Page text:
Harold P. Wimmer, National President and CEO of the American Lung Association opines that the quitting smoking is one of the most effective things someone can do to improve their health and prevent illness and disease.
"USPSTF's guideline emphasizes the need to quit smoking. However, quitting smoking is very difficult, and healthcare providers must be able to give their patients every tool proven to help them quit," Wimmer said.
These final recommendations also include the USPSTF's careful review of the scientific evidence around electronic nicotine delivery systems (ENDS), commonly known as e-cigarettes. USPSTF determined that there is insufficient information on whether ENDS are "more helpful or harmful" for helping smokers quit.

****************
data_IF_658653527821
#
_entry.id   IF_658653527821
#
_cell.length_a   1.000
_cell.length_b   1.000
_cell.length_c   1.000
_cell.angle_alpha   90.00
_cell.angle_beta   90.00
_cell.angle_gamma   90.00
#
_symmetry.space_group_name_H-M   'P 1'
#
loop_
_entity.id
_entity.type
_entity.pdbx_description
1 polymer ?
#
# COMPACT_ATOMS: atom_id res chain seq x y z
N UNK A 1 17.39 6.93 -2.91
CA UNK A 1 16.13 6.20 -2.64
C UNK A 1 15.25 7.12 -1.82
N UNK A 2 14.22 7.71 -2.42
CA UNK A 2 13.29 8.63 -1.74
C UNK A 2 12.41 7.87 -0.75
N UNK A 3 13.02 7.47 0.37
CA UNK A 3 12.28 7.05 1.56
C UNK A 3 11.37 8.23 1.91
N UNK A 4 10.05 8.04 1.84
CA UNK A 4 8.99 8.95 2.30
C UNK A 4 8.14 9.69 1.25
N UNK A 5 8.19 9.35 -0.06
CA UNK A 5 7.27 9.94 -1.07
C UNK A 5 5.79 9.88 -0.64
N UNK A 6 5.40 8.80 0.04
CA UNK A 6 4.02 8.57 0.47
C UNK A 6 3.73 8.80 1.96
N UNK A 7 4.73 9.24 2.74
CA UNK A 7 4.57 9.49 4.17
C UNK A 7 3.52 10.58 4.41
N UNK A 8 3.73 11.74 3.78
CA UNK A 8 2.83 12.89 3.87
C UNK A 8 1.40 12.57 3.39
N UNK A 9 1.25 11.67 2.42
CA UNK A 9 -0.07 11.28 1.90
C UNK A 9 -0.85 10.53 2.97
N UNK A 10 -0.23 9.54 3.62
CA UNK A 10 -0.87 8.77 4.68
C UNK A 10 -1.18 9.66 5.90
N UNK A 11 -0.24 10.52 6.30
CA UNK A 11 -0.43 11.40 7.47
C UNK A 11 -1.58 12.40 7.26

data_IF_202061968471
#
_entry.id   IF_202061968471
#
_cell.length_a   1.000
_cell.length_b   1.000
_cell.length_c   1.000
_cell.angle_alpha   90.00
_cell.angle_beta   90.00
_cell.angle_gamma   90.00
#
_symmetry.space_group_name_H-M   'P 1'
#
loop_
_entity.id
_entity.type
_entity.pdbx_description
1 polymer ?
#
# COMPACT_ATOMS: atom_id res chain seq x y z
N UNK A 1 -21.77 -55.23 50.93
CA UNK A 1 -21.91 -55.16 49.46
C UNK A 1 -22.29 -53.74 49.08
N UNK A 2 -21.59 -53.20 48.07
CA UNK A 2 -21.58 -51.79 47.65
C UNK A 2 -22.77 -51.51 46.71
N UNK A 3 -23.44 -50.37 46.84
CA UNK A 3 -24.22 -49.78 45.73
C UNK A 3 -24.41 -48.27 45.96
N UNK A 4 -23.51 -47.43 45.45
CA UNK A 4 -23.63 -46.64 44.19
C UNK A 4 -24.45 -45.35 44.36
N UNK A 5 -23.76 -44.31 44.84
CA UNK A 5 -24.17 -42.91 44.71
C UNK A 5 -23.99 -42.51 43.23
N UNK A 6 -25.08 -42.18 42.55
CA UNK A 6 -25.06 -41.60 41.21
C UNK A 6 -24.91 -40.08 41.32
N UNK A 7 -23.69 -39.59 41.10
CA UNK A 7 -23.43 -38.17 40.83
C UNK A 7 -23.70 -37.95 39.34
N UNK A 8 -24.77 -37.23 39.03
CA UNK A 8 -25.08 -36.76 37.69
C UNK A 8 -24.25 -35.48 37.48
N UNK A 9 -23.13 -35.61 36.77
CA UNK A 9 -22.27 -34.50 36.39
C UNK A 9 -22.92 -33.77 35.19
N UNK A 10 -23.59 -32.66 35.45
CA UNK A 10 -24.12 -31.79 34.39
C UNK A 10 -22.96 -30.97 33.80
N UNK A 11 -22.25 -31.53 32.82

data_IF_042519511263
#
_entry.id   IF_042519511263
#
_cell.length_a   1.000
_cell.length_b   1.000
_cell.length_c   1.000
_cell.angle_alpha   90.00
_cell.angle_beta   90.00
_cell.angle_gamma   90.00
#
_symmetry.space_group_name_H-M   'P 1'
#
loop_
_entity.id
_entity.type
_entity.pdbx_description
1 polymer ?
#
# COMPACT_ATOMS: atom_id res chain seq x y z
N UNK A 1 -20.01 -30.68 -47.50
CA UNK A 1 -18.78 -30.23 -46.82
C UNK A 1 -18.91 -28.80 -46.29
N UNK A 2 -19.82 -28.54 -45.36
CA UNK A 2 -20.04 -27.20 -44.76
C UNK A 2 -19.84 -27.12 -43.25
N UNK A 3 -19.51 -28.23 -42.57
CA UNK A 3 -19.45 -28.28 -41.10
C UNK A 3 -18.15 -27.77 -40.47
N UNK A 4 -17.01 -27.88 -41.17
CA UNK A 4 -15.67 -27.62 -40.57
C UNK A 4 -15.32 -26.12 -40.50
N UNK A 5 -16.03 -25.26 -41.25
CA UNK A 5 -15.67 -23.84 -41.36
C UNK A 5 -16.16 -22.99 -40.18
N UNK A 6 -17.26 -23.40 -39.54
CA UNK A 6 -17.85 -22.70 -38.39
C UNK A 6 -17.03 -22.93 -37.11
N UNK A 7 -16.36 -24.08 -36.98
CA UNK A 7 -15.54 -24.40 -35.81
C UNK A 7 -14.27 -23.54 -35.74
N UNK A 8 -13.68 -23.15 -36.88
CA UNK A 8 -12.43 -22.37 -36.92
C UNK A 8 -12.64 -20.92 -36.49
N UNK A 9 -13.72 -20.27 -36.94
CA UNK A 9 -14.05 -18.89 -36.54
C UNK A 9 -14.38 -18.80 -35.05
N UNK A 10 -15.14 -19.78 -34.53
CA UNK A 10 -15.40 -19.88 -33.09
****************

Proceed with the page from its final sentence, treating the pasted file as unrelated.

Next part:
Instead, USPSTF urged clinicians to direct their patients who smoke to cessation interventions that have been proven safe and effective.
"The American Lung Association agrees with the Task Force's recommendations that clinicians should only be recommending FDA-approved smoking cessation interventions to their patients. E-cigarettes are an unregulated tobacco product and no e-cigarette has been found by FDA to be safe and effective in helping smokers quit," Wimmer said.